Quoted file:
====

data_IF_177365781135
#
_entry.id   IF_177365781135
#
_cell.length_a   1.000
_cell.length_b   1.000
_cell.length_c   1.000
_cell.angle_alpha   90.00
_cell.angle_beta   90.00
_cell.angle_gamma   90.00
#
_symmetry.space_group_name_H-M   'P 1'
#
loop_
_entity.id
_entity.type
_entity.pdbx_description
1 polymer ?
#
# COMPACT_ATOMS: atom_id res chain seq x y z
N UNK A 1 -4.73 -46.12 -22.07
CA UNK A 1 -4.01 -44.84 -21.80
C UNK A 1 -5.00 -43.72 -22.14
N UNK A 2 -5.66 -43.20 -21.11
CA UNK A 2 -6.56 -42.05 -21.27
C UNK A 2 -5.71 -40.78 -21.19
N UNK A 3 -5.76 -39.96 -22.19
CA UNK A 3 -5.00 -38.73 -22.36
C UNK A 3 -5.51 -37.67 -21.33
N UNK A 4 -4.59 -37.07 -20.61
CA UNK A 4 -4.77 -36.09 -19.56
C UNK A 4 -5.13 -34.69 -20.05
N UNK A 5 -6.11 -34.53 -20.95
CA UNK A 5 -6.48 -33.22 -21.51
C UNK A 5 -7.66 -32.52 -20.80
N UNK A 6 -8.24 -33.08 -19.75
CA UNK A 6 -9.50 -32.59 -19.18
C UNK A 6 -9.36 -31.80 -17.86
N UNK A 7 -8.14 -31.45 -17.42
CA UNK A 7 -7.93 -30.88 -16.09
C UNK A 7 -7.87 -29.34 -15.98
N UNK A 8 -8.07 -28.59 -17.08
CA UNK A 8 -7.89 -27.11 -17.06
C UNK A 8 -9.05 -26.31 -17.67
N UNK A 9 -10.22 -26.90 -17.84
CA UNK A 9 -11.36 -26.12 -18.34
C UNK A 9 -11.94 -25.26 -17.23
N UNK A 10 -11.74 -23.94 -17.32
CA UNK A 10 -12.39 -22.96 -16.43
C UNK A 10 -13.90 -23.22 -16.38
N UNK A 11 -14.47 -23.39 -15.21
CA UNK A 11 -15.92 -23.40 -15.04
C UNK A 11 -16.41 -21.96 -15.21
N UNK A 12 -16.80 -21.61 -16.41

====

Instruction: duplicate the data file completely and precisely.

data_IF_177365781135
#
_entry.id   IF_177365781135
#
_cell.length_a   1.000
_cell.length_b   1.000
_cell.length_c   1.000
_cell.angle_alpha   90.00
_cell.angle_beta   90.00
_cell.angle_gamma   90.00
#
_symmetry.space_group_name_H-M   'P 1'
#
loop_
_entity.id
_entity.type
_entity.pdbx_description
1 polymer ?
#
# COMPACT_ATOMS: atom_id res chain seq x y z
N UNK A 1 -4.73 -46.12 -22.07
CA UNK A 1 -4.01 -44.84 -21.80
C UNK A 1 -5.00 -43.72 -22.14
N UNK A 2 -5.66 -43.20 -21.11
CA UNK A 2 -6.56 -42.05 -21.27
C UNK A 2 -5.71 -40.78 -21.19
N UNK A 3 -5.76 -39.96 -22.19
CA UNK A 3 -5.00 -38.73 -22.36
C UNK A 3 -5.51 -37.67 -21.33
N UNK A 4 -4.59 -37.07 -20.61
CA UNK A 4 -4.77 -36.09 -19.56
C UNK A 4 -5.13 -34.69 -20.05
N UNK A 5 -6.11 -34.53 -20.95
CA UNK A 5 -6.48 -33.22 -21.51
C UNK A 5 -7.66 -32.52 -20.80
N UNK A 6 -8.24 -33.08 -19.75
CA UNK A 6 -9.50 -32.59 -19.18
C UNK A 6 -9.36 -31.80 -17.86
N UNK A 7 -8.14 -31.45 -17.42
CA UNK A 7 -7.93 -30.88 -16.09
C UNK A 7 -7.87 -29.34 -15.98
N UNK A 8 -8.07 -28.59 -17.08
CA UNK A 8 -7.89 -27.11 -17.06
C UNK A 8 -9.05 -26.31 -17.67
N UNK A 9 -10.22 -26.90 -17.84
CA UNK A 9 -11.36 -26.12 -18.34
C UNK A 9 -11.94 -25.26 -17.23
N UNK A 10 -11.74 -23.94 -17.32
CA UNK A 10 -12.39 -22.96 -16.43
C UNK A 10 -13.90 -23.22 -16.38
N UNK A 11 -14.47 -23.39 -15.21
CA UNK A 11 -15.92 -23.40 -15.04
C UNK A 11 -16.41 -21.96 -15.21
N UNK A 12 -16.80 -21.61 -16.41